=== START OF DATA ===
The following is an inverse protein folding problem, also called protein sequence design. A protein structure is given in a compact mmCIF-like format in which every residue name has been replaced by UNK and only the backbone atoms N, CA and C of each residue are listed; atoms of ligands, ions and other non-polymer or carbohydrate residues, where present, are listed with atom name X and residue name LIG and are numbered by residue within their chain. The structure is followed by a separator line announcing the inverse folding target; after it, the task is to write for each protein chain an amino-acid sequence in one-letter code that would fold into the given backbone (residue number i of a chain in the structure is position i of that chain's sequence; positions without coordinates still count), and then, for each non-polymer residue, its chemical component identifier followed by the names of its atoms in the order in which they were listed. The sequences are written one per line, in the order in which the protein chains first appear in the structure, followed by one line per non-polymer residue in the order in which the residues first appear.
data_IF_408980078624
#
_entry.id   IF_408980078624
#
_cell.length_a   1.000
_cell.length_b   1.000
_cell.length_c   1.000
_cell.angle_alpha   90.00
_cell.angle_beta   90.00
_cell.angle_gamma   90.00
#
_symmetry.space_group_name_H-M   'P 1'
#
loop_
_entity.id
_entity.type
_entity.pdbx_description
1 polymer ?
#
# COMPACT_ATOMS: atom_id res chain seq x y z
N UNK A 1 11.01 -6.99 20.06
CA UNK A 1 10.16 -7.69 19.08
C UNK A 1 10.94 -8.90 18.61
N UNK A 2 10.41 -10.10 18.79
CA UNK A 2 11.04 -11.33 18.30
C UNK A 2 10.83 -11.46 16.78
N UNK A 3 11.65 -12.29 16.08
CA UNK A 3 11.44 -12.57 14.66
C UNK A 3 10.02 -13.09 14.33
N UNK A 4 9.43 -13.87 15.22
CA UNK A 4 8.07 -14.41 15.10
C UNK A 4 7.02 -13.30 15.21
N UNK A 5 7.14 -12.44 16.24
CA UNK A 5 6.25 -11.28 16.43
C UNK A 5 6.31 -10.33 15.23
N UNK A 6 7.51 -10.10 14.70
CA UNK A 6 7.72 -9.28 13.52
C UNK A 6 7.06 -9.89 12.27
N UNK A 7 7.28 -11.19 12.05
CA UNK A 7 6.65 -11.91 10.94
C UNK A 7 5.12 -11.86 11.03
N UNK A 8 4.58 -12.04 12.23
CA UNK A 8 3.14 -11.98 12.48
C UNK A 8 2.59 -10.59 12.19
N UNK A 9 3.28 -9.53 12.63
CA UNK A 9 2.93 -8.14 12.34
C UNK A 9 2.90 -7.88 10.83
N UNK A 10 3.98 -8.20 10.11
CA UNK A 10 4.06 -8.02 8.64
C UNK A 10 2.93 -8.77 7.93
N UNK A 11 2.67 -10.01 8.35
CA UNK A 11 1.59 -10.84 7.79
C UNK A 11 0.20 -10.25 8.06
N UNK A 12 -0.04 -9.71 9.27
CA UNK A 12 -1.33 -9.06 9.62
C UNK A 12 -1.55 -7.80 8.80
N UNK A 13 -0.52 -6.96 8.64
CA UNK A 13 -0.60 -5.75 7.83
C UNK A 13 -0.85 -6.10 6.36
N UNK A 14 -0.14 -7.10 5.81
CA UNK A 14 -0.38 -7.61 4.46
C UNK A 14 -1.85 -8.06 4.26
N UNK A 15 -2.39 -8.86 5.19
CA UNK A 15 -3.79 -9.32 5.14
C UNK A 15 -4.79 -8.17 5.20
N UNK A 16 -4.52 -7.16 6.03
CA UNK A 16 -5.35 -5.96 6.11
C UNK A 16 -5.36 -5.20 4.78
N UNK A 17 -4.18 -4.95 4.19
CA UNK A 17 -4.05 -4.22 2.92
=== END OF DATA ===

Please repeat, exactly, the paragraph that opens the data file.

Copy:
The following is an inverse protein folding problem, also called protein sequence design. A protein structure is given in a compact mmCIF-like format in which every residue name has been replaced by UNK and only the backbone atoms N, CA and C of each residue are listed; atoms of ligands, ions and other non-polymer or carbohydrate residues, where present, are listed with atom name X and residue name LIG and are numbered by residue within their chain. The structure is followed by a separator line announcing the inverse folding target; after it, the task is to write for each protein chain an amino-acid sequence in one-letter code that would fold into the given backbone (residue number i of a chain in the structure is position i of that chain's sequence; positions without coordinates still count), and then, for each non-polymer residue, its chemical component identifier followed by the names of its atoms in the order in which they were listed. The sequences are written one per line, in the order in which the protein chains first appear in the structure, followed by one line per non-polymer residue in the order in which the residues first appear.